An Analysis of Gender Based Violence in African Literature

Dr. Muriungi, C. K

Abstract

Individuals in a society often witness, or experience specific societal practices as they grow up in their respective communities. As such, literary writers cannot be separated from their societal experiences. Many literary writers in Africa therefore utilize fiction as a mirror to reflect on the culture of their communities, and as a window through which other cultures can be viewed. Our aim in this paper is to demonstrate how Henry Ole Kuret uses fiction to explore gender based violence among the Maasai in Kenya through his text, Blossoms of the Savannah (2008). Kuret creates female characters that help the reader understand the factors that cause violence on women, especially in certain African societieswhere patriarchy was/is rampant. We argue that African literature is a conduit through which African culture can be appraised. Towards the end of the paper, we demonstrate that education for the girl child in Africa is one of the tools that Kuret proposes for challenging gender based violence in the contemporary society.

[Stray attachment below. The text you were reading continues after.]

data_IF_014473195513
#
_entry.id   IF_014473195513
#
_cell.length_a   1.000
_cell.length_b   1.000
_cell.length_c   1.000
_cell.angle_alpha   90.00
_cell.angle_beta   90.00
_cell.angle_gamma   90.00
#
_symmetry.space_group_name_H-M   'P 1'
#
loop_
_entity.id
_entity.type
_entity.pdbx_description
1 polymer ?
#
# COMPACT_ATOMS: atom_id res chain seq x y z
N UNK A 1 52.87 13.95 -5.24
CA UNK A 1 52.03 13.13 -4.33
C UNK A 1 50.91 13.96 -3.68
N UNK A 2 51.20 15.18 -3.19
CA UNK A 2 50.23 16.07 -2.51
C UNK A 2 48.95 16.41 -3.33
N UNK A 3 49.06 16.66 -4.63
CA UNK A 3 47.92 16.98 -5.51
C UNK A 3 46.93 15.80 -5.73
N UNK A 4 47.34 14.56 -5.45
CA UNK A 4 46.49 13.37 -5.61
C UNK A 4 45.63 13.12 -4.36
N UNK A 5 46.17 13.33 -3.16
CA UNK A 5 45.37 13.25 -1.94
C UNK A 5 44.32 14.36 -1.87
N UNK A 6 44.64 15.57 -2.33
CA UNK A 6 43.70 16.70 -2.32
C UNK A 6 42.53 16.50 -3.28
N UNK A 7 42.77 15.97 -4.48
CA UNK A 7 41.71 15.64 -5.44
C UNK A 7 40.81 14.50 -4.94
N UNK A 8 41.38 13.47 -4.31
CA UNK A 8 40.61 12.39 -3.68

Key Words: Maasai, Africa, Gender-based violence, literature, Women, Women liberation. 

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